Article
Full-text available
This study examined and compared school autonomy in China and the United States. Based on the international PISA 2012 school data, the authors examined three aspects of school autonomy. We found that in comparison with the United States, (1) principals from China were less likely to have responsibility over eleven school decisions (hiring teachers, firing teachers, salary increase, budget formulation, budget allocation, disciplinary policies, assessment policies, student admittance, textbook selection, course content, and courses offered) and were similar in having responsibility over teacher start salaries, and (2) teachers from China were less likely to have responsibility over six school decisions (hiring teachers, budget formulation, disciplinary policies, textbook selection, course content, and courses offered), were more likely to have responsibility over two decisions (firing teachers, student admittance), and were similar in having responsibility over four decisions (teacher start salaries, salary increase, budget allocation, and assessment policies). We also found that schools in China had (1) lower responsibility for curriculum/assessment and lower responsibility for resource allocation and (2) a lower level of teacher participation/autonomy. The findings have implications for educational policy in China and the United States.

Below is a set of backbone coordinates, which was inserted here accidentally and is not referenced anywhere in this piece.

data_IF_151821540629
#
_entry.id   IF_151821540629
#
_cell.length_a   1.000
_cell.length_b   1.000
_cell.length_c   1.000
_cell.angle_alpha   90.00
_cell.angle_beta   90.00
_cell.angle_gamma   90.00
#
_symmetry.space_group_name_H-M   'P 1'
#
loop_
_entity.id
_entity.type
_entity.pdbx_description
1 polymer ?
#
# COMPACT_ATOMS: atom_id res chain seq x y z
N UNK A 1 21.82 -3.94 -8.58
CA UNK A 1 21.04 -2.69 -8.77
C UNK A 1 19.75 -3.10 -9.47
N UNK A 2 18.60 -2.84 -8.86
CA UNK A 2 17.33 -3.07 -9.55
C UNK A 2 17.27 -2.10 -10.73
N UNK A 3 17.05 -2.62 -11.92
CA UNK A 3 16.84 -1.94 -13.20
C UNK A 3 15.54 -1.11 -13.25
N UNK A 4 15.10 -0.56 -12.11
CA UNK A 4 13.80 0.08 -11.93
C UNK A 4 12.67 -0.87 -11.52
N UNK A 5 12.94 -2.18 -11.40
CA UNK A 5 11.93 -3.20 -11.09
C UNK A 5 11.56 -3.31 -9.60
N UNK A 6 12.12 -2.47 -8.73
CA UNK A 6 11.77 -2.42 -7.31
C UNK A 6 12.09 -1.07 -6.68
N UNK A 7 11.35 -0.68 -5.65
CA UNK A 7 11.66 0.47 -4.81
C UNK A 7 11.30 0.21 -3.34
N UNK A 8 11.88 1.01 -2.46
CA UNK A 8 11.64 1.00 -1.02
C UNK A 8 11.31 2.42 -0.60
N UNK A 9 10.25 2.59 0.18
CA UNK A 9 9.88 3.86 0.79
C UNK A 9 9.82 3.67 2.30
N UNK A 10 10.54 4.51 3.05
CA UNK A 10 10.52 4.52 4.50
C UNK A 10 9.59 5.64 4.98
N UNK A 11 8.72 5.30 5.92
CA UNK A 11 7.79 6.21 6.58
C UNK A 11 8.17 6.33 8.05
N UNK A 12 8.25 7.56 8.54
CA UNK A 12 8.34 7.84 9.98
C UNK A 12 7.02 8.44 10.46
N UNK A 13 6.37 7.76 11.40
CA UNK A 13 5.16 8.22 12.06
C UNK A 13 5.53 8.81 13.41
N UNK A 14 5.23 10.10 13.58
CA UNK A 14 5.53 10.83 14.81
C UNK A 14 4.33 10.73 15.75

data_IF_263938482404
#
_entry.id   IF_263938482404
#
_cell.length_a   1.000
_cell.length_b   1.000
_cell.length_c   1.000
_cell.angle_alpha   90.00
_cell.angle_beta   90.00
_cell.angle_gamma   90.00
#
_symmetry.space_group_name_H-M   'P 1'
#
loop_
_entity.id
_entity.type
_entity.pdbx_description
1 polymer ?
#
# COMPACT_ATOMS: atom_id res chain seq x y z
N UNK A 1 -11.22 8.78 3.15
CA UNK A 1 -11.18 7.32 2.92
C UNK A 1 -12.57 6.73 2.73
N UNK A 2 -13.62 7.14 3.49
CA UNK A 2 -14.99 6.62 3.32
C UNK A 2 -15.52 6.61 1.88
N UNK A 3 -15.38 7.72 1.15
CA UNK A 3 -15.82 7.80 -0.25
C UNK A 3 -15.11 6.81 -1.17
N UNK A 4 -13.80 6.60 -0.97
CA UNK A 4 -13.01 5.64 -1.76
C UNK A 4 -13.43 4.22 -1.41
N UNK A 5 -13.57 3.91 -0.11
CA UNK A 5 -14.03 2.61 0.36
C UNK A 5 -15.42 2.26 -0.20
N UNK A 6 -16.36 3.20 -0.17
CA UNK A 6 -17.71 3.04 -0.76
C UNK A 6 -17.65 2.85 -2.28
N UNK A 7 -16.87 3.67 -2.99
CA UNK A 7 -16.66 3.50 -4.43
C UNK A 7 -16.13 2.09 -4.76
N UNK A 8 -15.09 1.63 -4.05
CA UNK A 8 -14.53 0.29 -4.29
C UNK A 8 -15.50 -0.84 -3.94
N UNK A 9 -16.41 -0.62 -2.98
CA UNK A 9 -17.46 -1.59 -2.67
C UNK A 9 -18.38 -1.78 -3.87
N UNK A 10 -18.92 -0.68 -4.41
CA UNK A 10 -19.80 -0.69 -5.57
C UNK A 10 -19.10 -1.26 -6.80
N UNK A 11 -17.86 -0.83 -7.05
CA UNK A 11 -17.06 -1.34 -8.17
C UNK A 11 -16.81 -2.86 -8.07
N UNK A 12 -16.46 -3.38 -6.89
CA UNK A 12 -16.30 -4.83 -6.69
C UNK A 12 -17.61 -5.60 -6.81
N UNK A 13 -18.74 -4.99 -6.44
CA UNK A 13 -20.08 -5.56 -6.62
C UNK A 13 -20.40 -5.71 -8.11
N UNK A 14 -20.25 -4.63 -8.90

... China has the largest education system in the world, with 260 million students enrolled in nearly 51,400 schools in 2013 (OECD, 2016). China's exam-oriented education system is highly competitive and produces much pressure on students (Deng and Guo, 2007;Li et al., 2012a,b;Yu and Suen, 2005). For most Chinese students, the transition to a higher level of education depends solely on their scores on admission examinations. ...
Article